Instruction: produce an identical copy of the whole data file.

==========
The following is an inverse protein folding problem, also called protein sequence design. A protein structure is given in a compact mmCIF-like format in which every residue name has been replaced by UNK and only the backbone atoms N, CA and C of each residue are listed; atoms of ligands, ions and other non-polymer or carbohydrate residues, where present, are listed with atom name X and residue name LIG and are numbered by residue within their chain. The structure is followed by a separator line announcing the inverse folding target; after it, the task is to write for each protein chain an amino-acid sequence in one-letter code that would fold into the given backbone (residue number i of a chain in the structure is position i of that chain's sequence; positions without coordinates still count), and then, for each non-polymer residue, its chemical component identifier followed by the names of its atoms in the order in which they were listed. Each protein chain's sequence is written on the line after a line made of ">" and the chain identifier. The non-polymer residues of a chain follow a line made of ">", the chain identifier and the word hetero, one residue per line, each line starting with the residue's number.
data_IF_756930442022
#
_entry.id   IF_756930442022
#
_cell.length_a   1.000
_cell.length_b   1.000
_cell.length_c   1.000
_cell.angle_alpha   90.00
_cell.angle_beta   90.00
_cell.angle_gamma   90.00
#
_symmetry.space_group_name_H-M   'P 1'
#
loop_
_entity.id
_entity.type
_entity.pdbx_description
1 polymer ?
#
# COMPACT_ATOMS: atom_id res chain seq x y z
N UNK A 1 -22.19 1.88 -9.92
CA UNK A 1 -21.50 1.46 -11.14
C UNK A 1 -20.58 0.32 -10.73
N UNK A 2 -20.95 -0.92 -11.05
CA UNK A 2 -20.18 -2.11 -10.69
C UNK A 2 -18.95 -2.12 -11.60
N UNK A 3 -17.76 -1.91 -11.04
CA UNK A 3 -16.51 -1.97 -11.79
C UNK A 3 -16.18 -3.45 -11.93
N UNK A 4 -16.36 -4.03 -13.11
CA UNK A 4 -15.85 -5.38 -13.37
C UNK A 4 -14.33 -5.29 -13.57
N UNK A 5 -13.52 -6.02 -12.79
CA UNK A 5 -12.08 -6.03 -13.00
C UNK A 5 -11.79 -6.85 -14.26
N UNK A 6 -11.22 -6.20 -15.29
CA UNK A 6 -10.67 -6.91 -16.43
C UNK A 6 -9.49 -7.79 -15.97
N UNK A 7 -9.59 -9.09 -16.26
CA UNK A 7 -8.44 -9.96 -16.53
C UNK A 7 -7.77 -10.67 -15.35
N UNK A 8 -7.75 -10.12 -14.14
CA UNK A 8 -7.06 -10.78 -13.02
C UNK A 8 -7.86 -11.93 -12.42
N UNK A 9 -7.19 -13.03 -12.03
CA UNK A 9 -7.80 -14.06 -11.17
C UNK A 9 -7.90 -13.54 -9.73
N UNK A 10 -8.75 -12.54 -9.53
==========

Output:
The following is an inverse protein folding problem, also called protein sequence design. A protein structure is given in a compact mmCIF-like format in which every residue name has been replaced by UNK and only the backbone atoms N, CA and C of each residue are listed; atoms of ligands, ions and other non-polymer or carbohydrate residues, where present, are listed with atom name X and residue name LIG and are numbered by residue within their chain. The structure is followed by a separator line announcing the inverse folding target; after it, the task is to write for each protein chain an amino-acid sequence in one-letter code that would fold into the given backbone (residue number i of a chain in the structure is position i of that chain's sequence; positions without coordinates still count), and then, for each non-polymer residue, its chemical component identifier followed by the names of its atoms in the order in which they were listed. Each protein chain's sequence is written on the line after a line made of ">" and the chain identifier. The non-polymer residues of a chain follow a line made of ">", the chain identifier and the word hetero, one residue per line, each line starting with the residue's number.
data_IF_756930442022
#
_entry.id   IF_756930442022
#
_cell.length_a   1.000
_cell.length_b   1.000
_cell.length_c   1.000
_cell.angle_alpha   90.00
_cell.angle_beta   90.00
_cell.angle_gamma   90.00
#
_symmetry.space_group_name_H-M   'P 1'
#
loop_
_entity.id
_entity.type
_entity.pdbx_description
1 polymer ?
#
# COMPACT_ATOMS: atom_id res chain seq x y z
N UNK A 1 -22.19 1.88 -9.92
CA UNK A 1 -21.50 1.46 -11.14
C UNK A 1 -20.58 0.32 -10.73
N UNK A 2 -20.95 -0.92 -11.05
CA UNK A 2 -20.18 -2.11 -10.69
C UNK A 2 -18.95 -2.12 -11.60
N UNK A 3 -17.76 -1.91 -11.04
CA UNK A 3 -16.51 -1.97 -11.79
C UNK A 3 -16.18 -3.45 -11.93
N UNK A 4 -16.36 -4.03 -13.11
CA UNK A 4 -15.85 -5.38 -13.37
C UNK A 4 -14.33 -5.29 -13.57
N UNK A 5 -13.52 -6.02 -12.79
CA UNK A 5 -12.08 -6.03 -13.00
C UNK A 5 -11.79 -6.85 -14.26
N UNK A 6 -11.22 -6.20 -15.29
CA UNK A 6 -10.67 -6.91 -16.43
C UNK A 6 -9.49 -7.79 -15.97
N UNK A 7 -9.59 -9.09 -16.26
CA UNK A 7 -8.44 -9.96 -16.53
C UNK A 7 -7.77 -10.67 -15.35
N UNK A 8 -7.75 -10.12 -14.14
CA UNK A 8 -7.06 -10.78 -13.02
C UNK A 8 -7.86 -11.93 -12.42
N UNK A 9 -7.19 -13.03 -12.03
CA UNK A 9 -7.80 -14.06 -11.17
C UNK A 9 -7.90 -13.54 -9.73
N UNK A 10 -8.75 -12.54 -9.53